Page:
Calibrating Priestley-Taylor coefficient to estimate free water surface evaporation (Case Study: Mahabad Dam Reservoir)

Document Type : Research Article


1 MSc. Student, Department of Environmental Engineering, College of Environmental , West Tehran Branch, Islamic Azad University, Tehran, Iran

2 Associate Professor, Water Sciences and Engineering Department, Faculty of Engineering and Technology, Imam Khomeini International University, Qazvin, Iran

3 Associate Professor, Environment and Energy Department, Science and Research Branch, Islamic Azad University, Tehran, Iran


Evapotranspiration is one of the important components of basin water balance which cannot be measured directly at the basin scale. Therefore, it is inevitably estimated through indirect methods. In this regard, the Advection Aridity model, one of the widely used models of complementary relationship, has attracted lots of attentions. Due to the existence of Priestley-Taylor equation in the Advection Aridity model, it is required to calibrate Priestley-Taylor coefficient to increase the accuracy of the model. The current research aims at calibrating Priestley-Taylor coefficient in estimation of potential evaporation through Penman method to apply it in the Advection Aridity model in the studied area of Mahabad dam reservoir, Iran. The required data were collected for a period of 26 years (1986-2012) from Mahabad 1st order meteorological station which is located a short distance from Mahabad reservoir. The results showed that Priestley-Taylor coefficient undergoes monthly changes during a year and decreases during the warm months of the year. Therefore, it is better to use its monthly values in calculations. In the area under study, its minimum and maximum averages were 1.01 and 1.68, respectively. Moreover, the long term average of this coefficient during a period of 26 years has been calculated to be 1.25.


Main Subjects


    1. Valizadeh Kamran Kh, Jahanbakhsh S, Zahedi M, Rezaee Banafsheh M. Actual evapotranspiration and its relation to land use analysis in GIS case study Meshkinshar city. Journal of Geographic Space. 2012; 37: 39-54 [Persian].
    2. Poormohamadi S, Dastourani MT, Cheraghi SAM, Mokhtari MH, Rahimian MH. Evaluation and estimation of water balance components in dry areas by using remote sensing and GIS (Case Study: Yazd Manshad watershed). Journal of Water and Wastewater. 2011; 22(3): 99-108.
    3. Bouchet RJ. Evapotranspiration Reelle et Potentielle Signification Climatique. International Assosciaton of Hydrological Sciences. 1963; 62: 134-142.
    4. Brutsaert W, Stricker H. An advection aridity approach to estimate actual regional evapotranspiration.Water Resources Research. 1979; 15(2): 443-449.
    5. Priestley CHB, Taylor RJ. On the assessment of surface heat flux and evaporation using large-scale parameters. Monthly Weather Review. 1972; 100(2): 81-92.
    6. Arasteh PD, Tajrishy M. Calibrating Priestley Taylor model to estimate open water evaporation under regional advection using volume balance method case study Chahnimeh reservoir Iran. Journal of Applied Sciences. 2008; 8(22): 4097-4104.
    7. Eichinger WE, Parlange MB, Strickler H. On the concept of equilibrium evaporation and the value of the Priestley Taylor coefficient. Water Resources Research.1996; 32(1): 161-164.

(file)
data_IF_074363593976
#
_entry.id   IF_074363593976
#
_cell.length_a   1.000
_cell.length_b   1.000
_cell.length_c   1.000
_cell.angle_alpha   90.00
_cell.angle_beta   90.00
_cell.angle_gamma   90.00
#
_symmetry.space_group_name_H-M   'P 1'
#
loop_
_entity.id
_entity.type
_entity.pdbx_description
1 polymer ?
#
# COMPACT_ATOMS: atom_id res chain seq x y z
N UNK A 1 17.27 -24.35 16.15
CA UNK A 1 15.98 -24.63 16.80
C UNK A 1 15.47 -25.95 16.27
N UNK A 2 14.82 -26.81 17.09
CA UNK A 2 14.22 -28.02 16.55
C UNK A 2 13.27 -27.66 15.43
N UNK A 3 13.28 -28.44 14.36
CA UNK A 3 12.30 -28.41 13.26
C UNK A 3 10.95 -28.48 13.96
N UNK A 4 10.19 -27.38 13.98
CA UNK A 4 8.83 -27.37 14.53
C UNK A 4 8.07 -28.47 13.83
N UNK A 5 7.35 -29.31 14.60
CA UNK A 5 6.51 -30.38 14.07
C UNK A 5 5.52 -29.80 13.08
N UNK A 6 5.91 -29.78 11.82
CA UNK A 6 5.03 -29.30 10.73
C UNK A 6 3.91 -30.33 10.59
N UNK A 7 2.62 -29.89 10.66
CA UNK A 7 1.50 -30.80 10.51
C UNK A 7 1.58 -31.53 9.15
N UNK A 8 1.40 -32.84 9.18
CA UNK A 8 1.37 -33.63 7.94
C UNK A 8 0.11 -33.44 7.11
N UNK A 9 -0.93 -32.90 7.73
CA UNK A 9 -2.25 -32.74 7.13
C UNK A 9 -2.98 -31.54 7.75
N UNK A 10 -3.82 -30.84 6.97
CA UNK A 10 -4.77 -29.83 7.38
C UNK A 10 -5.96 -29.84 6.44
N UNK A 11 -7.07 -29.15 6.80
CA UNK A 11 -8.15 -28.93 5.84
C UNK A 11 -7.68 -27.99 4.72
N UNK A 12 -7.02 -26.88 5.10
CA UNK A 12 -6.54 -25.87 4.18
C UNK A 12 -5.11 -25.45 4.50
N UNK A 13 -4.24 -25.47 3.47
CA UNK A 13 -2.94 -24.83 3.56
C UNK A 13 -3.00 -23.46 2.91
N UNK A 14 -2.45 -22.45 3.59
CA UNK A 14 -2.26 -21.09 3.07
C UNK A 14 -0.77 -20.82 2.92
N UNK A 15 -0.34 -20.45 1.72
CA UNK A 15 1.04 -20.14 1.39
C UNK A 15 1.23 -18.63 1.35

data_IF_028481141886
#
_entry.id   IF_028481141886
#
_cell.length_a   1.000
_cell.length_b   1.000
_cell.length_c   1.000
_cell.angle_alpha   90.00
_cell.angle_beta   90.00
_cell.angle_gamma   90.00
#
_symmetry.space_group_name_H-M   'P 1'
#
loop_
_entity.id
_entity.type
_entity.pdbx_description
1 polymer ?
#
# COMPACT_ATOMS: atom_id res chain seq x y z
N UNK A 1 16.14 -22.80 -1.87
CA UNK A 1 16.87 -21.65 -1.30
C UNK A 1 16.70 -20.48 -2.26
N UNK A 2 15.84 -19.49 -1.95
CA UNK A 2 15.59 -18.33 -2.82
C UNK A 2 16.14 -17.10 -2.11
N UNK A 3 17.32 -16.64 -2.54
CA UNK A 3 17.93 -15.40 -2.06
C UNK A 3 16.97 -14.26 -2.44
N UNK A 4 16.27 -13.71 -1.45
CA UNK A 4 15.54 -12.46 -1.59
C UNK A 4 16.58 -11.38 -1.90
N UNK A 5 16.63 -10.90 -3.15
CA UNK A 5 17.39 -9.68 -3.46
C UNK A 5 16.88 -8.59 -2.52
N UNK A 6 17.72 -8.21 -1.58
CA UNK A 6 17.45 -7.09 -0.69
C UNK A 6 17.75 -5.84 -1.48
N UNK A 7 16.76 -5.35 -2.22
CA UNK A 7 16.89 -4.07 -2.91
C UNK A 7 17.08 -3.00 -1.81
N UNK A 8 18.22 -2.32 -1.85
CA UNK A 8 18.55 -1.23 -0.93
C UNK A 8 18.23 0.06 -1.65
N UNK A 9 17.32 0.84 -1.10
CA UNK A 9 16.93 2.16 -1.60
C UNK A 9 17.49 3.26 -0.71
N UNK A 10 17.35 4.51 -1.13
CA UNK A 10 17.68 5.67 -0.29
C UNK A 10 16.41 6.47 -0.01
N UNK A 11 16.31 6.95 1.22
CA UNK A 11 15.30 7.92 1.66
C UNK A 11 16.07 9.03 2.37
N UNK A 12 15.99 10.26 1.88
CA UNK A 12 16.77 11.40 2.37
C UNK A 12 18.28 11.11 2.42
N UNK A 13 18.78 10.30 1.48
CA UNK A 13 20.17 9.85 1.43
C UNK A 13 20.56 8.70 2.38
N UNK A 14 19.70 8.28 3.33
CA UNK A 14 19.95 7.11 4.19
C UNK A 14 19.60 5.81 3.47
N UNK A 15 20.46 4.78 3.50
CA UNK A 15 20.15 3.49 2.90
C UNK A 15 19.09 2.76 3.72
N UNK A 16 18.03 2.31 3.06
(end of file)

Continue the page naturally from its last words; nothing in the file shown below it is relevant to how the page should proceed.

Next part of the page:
8. Lhomme JP. A theoretical basis for the Priestley Taylor coefficient. Boundary Layer Meteorology. 1997; 82(2): 179–191.
    9. Castellvi F, Stockle CO, Perez PJ, Ibanez M. Comparison of methods for applying the Priestley Taylor equation at a regional scale. Hydrological Process. 2001; 15(9): 1609–1620.
    10. Pereira AR. The Priestley Taylor parameter and the decoupling factor for estimating reference crop evapotranspiration. Agricultural and Forest Meteorology. 2004; 125(3-4): 305–313.
    11. Fisher JB, De Biase TA, Qi Y, Mu M, Goldstein AH. Evapotranspiration models compared on a Sierra Nevada forest ecosystem. Environmental Modeling Software. 2005; 20(6): 783-796.
    12. Komatsu H. Forest categorization according to dry canopy evaporation rates in the growing season: comparison of the Priestley Taylor coefficient values from various observation sites. Hydrological Processes. 2005; 19(19): 3873-3896.
    13. Allen RG, Pereira LS, Raes D, Smith M. Crop evapotranspiration guidelines for computing crop water requirements. Irrigation and Drainage FAO56. Rome. FAO. 1998.
    15. Ulgen K, Hepbasli A. Solar radiation models Part 1: a review. Energy Sources. 2004; 26(5): 507-520.
    16. Kamali GH, Moradi I. Solar radiation: fundamental and applications in agriculture and renewable energy. Atmospheric & Meteorological Research Center (ASMERC) Tehran. 2004 [Persian].
    17. Penman HL. Natural evaporation from open water, bare soil and grass. Proceedings of the Royal Society of London Series A –Mathematical and Physical Sciences. 1948; 193: 193- 120.
    18. Valiantzas J. Simplified versions for the Penman evaporation equation using routine weather data. Journal of Hydrology. 2006; 331(3-4): 690-702.
    19. Szilagyi J, Parlange MB, Katul GG. Assessment of the Priestley-Taylor parameter value from ERA-Interim global reanalysis data. Journal of Hydrology and Environment Research. 2014; 2(1): 1-7.
    20. Vourlitis GL, Hayashi M, De Nogueira SJ, Caseiro FT, Campelo JH. Seasonal variations in the evapotranspiration of a transitional tropical forest of Mato Grosso Brazil. Water Resources Research. 2002; 38(6): 30-1-30-11.
    21. De Bruin HAR, Keijman JQ. The Priestley-Taylor evaporation model applied to a large shallow lake in the Netherlands. Journal of Applied Meteorology. 1979; 18(7): 898-903.



Volume 4, Issue 3
September 2017
Pages 803-815
  • Receive Date: 08 February 2017
  • Revise Date: 28 April 2017
  • Accept Date: 14 April 2017
  • First Publish Date: 23 September 2017